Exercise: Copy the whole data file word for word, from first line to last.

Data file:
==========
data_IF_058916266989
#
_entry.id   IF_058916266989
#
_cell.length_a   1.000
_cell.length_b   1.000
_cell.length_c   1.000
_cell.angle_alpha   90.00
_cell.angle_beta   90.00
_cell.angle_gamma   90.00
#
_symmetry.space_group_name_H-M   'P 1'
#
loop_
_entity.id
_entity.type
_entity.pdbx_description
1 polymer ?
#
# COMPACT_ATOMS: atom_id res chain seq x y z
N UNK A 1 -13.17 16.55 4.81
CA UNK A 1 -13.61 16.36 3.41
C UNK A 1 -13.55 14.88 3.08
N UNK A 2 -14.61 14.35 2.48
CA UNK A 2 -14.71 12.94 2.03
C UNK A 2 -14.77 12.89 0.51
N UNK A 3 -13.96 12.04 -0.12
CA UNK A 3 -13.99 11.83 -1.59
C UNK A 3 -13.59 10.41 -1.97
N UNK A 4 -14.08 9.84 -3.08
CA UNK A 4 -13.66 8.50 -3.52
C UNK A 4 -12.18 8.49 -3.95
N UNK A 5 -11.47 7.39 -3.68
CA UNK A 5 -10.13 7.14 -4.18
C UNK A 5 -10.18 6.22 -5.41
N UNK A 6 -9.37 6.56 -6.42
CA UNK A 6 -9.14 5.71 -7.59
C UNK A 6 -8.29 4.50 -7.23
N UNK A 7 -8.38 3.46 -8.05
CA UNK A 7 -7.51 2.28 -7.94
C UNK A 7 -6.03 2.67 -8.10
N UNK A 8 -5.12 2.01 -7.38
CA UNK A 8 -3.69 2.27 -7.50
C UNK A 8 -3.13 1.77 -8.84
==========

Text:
data_IF_058916266989
#
_entry.id   IF_058916266989
#
_cell.length_a   1.000
_cell.length_b   1.000
_cell.length_c   1.000
_cell.angle_alpha   90.00
_cell.angle_beta   90.00
_cell.angle_gamma   90.00
#
_symmetry.space_group_name_H-M   'P 1'
#
loop_
_entity.id
_entity.type
_entity.pdbx_description
1 polymer ?
#
# COMPACT_ATOMS: atom_id res chain seq x y z
N UNK A 1 -13.17 16.55 4.81
CA UNK A 1 -13.61 16.36 3.41
C UNK A 1 -13.55 14.88 3.08
N UNK A 2 -14.61 14.35 2.48
CA UNK A 2 -14.71 12.94 2.03
C UNK A 2 -14.77 12.89 0.51
N UNK A 3 -13.96 12.04 -0.12
CA UNK A 3 -13.99 11.83 -1.59
C UNK A 3 -13.59 10.41 -1.97
N UNK A 4 -14.08 9.84 -3.08
CA UNK A 4 -13.66 8.50 -3.52
C UNK A 4 -12.18 8.49 -3.95
N UNK A 5 -11.47 7.39 -3.68
CA UNK A 5 -10.13 7.14 -4.18
C UNK A 5 -10.18 6.22 -5.41
N UNK A 6 -9.37 6.56 -6.42
CA UNK A 6 -9.14 5.71 -7.59
C UNK A 6 -8.29 4.50 -7.23
N UNK A 7 -8.38 3.46 -8.05
CA UNK A 7 -7.51 2.28 -7.94
C UNK A 7 -6.03 2.67 -8.10
N UNK A 8 -5.12 2.01 -7.38
CA UNK A 8 -3.69 2.27 -7.50
C UNK A 8 -3.13 1.77 -8.84